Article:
On 09 Jan 2012, at 14:50, Craig Weinberg wrote:

On Jan 9, 6:06 am, Bruno Marchal <marc...@ulb.ac.be> wrote:

I agree with your general reply to Craig, but I disagree that
computations are physical. That's the revisionist conception of
computation, defended by Deustch, Landauer, etc. Computations have
been discovered by mathematicians when trying to expalin some
foundational difficulties in pure mathematics.

Mathematicians aren't physical? Computations are discovered through a
living nervous system, one that has been highly developed and
conditioned specifically for that purpose.

Computation and mechanism have been discovered by many people since humans are there. It is related to the understanding of the difference between "finite" and "infinite". The modern notion has been discovered independently by many mathematicians, notably Emil Post, Alan Turing, Alonzo Church, Andrzei Markov, etc. With the comp. hyp., this is easily explainable, given that we are somehow "made of" (in some not completely Aristotelian sense to be sure) computations.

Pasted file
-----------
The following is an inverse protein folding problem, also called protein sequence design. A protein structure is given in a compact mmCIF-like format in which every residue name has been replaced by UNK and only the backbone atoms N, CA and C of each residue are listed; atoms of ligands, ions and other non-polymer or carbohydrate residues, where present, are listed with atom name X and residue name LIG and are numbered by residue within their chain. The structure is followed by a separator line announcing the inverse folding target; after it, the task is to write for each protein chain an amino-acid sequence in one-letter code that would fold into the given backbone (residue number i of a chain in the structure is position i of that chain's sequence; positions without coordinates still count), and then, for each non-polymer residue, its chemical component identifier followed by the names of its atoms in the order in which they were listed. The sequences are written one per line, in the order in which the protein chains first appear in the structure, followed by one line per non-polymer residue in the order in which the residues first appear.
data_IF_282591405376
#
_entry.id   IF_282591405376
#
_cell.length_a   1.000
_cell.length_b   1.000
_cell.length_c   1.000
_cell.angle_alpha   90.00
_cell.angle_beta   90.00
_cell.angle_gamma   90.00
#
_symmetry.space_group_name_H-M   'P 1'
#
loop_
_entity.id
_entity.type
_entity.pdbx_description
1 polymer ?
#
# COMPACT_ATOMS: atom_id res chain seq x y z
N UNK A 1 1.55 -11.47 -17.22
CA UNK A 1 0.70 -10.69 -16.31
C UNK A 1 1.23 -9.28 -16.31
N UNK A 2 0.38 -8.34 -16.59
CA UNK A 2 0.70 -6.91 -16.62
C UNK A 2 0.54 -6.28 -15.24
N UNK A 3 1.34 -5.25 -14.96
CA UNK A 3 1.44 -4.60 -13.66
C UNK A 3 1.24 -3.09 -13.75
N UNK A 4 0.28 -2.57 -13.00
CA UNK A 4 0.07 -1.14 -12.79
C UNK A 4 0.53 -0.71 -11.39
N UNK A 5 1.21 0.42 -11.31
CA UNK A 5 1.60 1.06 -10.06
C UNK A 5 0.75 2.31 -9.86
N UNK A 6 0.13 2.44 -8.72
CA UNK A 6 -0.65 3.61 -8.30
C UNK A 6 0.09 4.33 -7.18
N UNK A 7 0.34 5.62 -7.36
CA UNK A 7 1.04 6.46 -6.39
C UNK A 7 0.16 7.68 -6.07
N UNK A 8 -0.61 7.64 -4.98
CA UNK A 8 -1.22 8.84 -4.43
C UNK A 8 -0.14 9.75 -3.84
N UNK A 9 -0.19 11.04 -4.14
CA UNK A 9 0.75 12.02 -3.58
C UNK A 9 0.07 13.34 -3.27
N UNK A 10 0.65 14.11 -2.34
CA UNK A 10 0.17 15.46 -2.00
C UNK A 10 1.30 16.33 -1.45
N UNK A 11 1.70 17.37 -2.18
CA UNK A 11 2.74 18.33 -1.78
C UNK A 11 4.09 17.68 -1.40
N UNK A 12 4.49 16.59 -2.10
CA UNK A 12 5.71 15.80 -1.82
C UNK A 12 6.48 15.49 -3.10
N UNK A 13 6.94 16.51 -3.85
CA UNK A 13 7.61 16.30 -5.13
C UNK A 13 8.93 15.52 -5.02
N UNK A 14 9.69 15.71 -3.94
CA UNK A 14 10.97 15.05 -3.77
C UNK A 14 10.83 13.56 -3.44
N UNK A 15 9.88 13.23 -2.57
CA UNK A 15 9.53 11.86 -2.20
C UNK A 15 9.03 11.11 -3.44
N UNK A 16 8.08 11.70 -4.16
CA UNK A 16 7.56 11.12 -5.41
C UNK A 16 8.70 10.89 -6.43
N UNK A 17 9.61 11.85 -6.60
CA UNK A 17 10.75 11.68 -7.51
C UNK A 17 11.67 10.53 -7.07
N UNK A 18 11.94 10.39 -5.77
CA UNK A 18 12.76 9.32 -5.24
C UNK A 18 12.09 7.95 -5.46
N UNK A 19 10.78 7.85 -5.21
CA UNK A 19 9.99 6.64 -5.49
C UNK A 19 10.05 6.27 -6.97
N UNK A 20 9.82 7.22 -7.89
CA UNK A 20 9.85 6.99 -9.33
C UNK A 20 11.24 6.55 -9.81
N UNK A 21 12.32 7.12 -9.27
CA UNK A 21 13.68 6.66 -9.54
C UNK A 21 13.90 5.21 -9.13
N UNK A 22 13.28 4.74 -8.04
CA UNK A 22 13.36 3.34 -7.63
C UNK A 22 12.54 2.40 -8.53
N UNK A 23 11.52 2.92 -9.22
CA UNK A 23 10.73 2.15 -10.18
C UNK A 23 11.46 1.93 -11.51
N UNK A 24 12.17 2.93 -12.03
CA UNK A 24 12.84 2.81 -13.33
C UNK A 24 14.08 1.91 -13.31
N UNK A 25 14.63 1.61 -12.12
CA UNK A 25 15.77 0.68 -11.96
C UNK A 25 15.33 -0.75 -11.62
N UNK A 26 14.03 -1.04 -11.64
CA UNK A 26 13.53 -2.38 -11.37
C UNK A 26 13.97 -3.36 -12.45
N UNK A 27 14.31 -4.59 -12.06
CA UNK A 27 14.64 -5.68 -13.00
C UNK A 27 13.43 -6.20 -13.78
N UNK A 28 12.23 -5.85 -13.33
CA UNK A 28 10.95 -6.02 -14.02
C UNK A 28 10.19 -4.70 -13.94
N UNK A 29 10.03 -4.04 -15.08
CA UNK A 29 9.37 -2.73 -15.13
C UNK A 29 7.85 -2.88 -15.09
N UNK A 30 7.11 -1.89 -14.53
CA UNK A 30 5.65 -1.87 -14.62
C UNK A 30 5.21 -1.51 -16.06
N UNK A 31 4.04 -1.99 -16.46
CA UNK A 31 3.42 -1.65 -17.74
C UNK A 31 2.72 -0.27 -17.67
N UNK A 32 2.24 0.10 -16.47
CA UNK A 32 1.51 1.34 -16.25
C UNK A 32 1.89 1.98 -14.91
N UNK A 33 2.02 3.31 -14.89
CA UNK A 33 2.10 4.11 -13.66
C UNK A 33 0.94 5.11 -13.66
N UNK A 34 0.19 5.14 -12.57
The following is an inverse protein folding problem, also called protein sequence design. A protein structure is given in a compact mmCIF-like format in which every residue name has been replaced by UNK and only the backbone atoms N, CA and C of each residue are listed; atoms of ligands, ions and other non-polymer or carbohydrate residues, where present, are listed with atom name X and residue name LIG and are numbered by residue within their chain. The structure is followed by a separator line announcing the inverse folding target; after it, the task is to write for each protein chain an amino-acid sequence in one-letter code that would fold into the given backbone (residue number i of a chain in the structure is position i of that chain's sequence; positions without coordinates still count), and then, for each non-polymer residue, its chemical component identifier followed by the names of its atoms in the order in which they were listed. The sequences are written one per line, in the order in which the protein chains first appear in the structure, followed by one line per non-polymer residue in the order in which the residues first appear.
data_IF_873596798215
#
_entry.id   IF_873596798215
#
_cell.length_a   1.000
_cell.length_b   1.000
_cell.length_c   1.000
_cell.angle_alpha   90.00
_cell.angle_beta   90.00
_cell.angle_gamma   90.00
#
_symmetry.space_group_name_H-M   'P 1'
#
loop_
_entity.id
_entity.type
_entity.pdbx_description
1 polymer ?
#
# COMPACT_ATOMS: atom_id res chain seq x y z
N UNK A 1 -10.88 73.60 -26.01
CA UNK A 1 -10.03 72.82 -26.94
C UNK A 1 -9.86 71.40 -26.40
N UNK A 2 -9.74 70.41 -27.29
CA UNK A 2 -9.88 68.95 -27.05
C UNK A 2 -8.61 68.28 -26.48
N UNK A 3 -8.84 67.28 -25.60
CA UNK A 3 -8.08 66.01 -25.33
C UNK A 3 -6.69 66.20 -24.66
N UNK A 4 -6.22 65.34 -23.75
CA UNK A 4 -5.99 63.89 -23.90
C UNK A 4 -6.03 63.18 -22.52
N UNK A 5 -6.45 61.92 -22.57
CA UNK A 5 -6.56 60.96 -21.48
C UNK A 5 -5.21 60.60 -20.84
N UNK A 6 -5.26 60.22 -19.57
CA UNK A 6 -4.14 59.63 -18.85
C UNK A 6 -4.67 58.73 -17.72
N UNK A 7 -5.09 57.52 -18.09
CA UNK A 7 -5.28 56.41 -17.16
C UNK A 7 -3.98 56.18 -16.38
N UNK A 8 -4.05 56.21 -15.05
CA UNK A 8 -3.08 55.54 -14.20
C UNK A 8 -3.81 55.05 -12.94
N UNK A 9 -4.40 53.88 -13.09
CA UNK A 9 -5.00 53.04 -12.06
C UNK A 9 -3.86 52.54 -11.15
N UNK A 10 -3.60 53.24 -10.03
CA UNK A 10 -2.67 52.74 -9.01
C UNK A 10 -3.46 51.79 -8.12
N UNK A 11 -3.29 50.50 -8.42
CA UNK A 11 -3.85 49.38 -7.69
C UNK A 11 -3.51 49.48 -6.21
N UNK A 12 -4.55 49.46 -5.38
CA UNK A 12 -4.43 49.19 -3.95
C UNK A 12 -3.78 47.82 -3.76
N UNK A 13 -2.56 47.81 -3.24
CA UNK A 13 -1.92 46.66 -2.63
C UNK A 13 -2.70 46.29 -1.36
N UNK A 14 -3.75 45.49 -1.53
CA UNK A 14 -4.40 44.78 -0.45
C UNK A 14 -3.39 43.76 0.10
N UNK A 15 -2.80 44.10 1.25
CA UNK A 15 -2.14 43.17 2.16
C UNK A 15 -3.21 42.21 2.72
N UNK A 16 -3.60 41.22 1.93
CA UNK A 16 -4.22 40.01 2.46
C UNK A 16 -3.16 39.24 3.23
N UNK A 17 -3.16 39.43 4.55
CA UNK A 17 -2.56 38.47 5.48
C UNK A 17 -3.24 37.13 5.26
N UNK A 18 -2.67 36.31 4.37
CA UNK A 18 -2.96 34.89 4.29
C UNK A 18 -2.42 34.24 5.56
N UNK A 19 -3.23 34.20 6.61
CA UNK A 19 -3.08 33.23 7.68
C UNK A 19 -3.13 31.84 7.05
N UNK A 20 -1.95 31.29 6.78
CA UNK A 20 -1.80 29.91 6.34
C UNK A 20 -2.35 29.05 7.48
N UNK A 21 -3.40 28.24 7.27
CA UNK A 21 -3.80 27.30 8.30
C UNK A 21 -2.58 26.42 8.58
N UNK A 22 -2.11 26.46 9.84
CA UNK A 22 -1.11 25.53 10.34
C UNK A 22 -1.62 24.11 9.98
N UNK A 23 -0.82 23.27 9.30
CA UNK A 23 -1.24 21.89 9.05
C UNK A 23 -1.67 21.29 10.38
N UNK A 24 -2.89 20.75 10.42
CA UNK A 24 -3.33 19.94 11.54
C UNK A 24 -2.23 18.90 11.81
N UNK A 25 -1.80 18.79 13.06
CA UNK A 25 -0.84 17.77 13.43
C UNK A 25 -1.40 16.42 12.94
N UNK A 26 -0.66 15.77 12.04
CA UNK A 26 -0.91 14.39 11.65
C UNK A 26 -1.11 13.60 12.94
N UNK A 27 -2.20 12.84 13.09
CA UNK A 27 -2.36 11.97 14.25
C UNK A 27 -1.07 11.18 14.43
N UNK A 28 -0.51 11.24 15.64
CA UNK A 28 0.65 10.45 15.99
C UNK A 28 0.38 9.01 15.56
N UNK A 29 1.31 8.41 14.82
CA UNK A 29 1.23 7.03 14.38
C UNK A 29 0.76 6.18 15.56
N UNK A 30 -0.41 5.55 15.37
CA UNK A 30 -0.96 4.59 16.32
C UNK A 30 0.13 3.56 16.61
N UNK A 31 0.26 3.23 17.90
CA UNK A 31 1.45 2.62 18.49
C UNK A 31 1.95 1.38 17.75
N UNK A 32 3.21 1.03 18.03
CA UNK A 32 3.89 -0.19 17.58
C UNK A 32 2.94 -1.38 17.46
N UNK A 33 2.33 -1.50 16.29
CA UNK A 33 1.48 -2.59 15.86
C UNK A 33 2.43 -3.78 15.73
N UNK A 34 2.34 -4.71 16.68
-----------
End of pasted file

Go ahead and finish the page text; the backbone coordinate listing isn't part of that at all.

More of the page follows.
We can implement
computation in the physical worlds, but that means only that the
physical reality is (at least) Turing universal. Theoretical computer
science is a branch of pure mathematics, even completely embeddable in
arithmetical truth.

And pure mathematics is a branch of anthropology.

I thought you already agreed that the arithmetical truth are independent of the existence of humans, from old posts you write.

Explain me, please, how the truth or falsity of the Riemann hypothesis, or of Goldbach conjecture depend(s) on anthropology. Please, explain me how the convergence or divergence of phi_(j) depends on the existence of humans (with phi_i = the ith computable function in an enumeration based on some universal system).



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